Bioelectrical impedance was measured using the octopolar TANITA MC-980 MA (Tanita Europe) using 1, 5, 50, 250, 500 and 1000 kHz. The participant’s age, gender and height were entered into the device. This type of bioelectrical impedance analyser offers two equations which are categorised as ‘normal’ or ‘athlete’. For the group of non-athletes the ‘normal’ equation was used and for MMA fighters the ‘athlete’ equation was used.

The % BF of all participants was determined with the Siri formula (Biaggi et al., 1999; Claros et al., 2005) using body density values estimated by BOD POD (Life Measurement Inc, Concord, CA, USA). For the BOD POD measurements, predicted lung volume was used in the protocol. The lung volume was not measured using the procedure available with the BOD POD device, as this would introduce an additional source of error. Therefore, before the commencement of each test the BOD POD was calibrated according to the manufacturer’s instructions using a cylinder of known volume (50.127 l). With the participant wearing a lycra cap were weighed on an electronic scale and then entered the chamber. Two measurements of body volume were taken each lasting approximately 50 seconds. If these two body volumes differed by more than 150 ml, a third body volume measurement was performed.

Statistical Analyses. Basic descriptive statistics (mean, standard deviation, skewness, kurtosis) were calculated for all of the variables, which were subsequently tested for normality using Kolmogorov-Smirnov test. Differences in participant characteristics (age, height, body weight, BMI) between athletes and non-athletes were evaluated by the independent-group t-test. Body composition measured by bioelectrical impedance and air displacement plethysmography in the two groups was assessed by 2-way repeated ANOVA (method x group), followed by the LSD post-hoc comparisons. Pearson correlation coefficient was used to express the magnitude of association between bioelectrical impedance and air displacement plethysmography measurements. P-values < 0.05 were considered to be statistically significant. Statistical analyses were performed using SPSS version 23 (SPSS Inc., Chicago, IL, USA).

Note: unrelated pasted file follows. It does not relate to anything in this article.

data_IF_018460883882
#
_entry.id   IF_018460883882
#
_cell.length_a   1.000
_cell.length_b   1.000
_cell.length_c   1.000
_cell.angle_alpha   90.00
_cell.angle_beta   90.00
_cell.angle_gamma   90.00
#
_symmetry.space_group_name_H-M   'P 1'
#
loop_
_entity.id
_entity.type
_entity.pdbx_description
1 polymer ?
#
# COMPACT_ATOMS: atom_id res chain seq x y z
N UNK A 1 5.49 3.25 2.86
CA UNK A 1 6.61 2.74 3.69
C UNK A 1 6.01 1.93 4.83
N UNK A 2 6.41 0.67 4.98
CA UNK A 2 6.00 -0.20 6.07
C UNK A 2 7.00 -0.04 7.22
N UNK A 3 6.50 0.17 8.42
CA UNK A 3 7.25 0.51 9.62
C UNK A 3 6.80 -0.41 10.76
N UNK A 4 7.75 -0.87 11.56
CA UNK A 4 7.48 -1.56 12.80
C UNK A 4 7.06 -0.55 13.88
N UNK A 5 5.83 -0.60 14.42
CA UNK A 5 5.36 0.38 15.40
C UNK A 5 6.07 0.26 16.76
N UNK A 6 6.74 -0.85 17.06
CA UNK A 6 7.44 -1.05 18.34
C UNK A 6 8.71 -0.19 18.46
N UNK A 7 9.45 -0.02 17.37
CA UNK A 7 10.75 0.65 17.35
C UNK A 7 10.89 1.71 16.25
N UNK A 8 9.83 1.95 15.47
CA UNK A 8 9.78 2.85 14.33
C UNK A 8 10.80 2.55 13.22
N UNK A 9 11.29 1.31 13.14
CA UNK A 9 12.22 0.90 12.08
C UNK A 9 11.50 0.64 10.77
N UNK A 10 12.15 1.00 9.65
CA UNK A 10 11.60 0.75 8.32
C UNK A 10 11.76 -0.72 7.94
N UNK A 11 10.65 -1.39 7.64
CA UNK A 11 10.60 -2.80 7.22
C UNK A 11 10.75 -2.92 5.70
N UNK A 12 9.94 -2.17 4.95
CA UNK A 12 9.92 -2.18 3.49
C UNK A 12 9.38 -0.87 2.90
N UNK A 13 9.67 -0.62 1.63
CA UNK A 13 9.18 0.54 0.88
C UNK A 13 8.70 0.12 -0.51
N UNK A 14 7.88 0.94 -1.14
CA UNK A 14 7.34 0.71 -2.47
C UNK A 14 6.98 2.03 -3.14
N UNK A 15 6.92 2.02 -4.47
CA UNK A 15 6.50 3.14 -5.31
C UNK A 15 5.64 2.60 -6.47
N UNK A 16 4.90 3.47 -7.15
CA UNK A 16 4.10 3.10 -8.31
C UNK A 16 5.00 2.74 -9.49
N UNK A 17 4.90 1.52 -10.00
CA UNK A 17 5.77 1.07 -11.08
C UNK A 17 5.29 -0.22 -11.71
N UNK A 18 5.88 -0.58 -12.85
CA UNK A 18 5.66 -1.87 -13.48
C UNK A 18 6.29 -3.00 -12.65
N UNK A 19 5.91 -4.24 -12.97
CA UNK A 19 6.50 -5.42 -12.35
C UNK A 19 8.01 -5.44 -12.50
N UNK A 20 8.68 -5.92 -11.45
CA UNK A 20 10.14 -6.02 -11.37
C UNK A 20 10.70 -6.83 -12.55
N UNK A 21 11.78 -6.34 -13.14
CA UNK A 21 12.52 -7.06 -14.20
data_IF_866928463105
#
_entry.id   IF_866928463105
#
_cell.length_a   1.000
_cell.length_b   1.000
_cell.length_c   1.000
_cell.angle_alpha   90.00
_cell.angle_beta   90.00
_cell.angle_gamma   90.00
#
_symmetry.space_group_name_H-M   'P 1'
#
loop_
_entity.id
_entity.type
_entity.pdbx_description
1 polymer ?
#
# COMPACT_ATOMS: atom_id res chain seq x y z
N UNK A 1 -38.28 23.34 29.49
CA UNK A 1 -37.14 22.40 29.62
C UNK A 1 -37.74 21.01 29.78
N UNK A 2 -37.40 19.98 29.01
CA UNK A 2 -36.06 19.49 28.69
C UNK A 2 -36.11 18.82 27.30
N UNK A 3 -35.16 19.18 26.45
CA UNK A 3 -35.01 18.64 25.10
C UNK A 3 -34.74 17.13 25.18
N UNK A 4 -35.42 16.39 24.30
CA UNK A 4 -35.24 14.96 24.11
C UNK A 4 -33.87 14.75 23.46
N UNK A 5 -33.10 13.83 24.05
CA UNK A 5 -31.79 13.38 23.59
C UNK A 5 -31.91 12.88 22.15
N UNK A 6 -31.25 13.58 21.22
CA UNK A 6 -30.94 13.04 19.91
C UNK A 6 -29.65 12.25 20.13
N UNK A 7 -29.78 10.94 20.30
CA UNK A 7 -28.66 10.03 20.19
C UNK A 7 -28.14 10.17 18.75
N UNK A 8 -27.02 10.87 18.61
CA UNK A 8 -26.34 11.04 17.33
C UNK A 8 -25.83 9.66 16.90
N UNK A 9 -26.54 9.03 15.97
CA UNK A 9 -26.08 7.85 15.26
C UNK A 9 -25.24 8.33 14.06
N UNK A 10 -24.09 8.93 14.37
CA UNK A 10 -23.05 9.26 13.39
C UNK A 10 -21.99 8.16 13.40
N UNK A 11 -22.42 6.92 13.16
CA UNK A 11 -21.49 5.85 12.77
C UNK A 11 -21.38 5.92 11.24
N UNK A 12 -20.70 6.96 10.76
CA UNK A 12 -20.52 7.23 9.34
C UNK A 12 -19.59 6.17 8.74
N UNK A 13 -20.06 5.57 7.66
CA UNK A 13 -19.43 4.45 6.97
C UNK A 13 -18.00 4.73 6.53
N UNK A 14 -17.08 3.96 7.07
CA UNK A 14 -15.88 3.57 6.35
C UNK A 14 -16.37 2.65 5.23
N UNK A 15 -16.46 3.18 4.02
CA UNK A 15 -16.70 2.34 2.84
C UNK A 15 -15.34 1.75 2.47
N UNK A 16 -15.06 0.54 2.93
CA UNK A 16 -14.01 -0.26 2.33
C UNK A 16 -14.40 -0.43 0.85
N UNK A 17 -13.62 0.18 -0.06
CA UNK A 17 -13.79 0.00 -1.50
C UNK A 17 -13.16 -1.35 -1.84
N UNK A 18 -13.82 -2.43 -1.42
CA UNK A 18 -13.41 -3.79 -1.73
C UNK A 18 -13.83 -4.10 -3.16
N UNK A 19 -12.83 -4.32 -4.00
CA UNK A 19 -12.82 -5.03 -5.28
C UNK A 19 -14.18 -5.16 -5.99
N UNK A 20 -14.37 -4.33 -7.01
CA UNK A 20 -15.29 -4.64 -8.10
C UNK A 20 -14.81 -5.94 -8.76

Athletes (MMA fighters, n=31) and non-athletes (n=21) did not differ significantly (p>0.05) in physical characteristics of age, height, weight, BMI (Table I).

Table I Physical characteristics of athletes and non-athletes (mean ± SD). 

In the group of non-athletes the % BF was significantly lower (p = 0.017) in ADP (12.4 ± 7.1 %) compared to BIA (14.3 ± 5.3 %). In contrast, ADP had slightly higher values of % BF than BIA in MMA athletes, however, the difference was not statistically significant (ADP = 9.6 ± 3.5; BIA = 9.0 ± 3.8; p = 0.357). The differences in % BF, FFM and BMR or RMR for BIA versus ADP are summarised in Table II.

Table II Comparison of percentage body fat ( % BF), fat-free mass (FFM) and basal metabolic rate (BMR) and resting metabolic rate (RMR) between BIA and ADP (mean ± SD). 

Note: pw: within-group differences between BIA and ADP measurement; pb: between-group differences between Non-athletes and MMA athletes.

Table III shows correlations between % BF, FFM and RMR with FFM. The % BF correlation between BIA and ADP was r = 0.830 and r = 0.638 (both p<0.001) for nonathletes and athletes respectively. We also found a significant correlation between FFM between BIA and ADP (r = 0.864, resp. r = 0.940, p<0.001). The results of BMR RMR from both methods were significantly correlated with FFM (see Table III).

Table III Correlations between selected parameters. 

All correlations are significant with p < 0.001.


The main finding of this study reported that for nonathletes a significant difference in % body fat (p?0.05) and fat-free mass (p<0.05) existed between BIA and ADP. There was no significant difference in % body fat and fat-free mass for athletes but BIA overestimated % BF (1.9 %) and FFM was lower than ADP (1.3 kg) compared to BIA. In contrast, previous research comparing BIA and ADP (Sivapathy et al.) reported non-significant difference in body fat mass between male athletes and non-athletes. Similarly, an earlier study of ninety-nine healthy participants (52 females and 47 males, aged 38 ± 14 years) found no significant difference between BIA (InBody 3.0) and ADP (BOD POD) (Malavolti et al., 2007). Although our results of non-athletes were significantly different, total difference in % body fat was only 1.9 % and in fat-free mass 1.3 kg.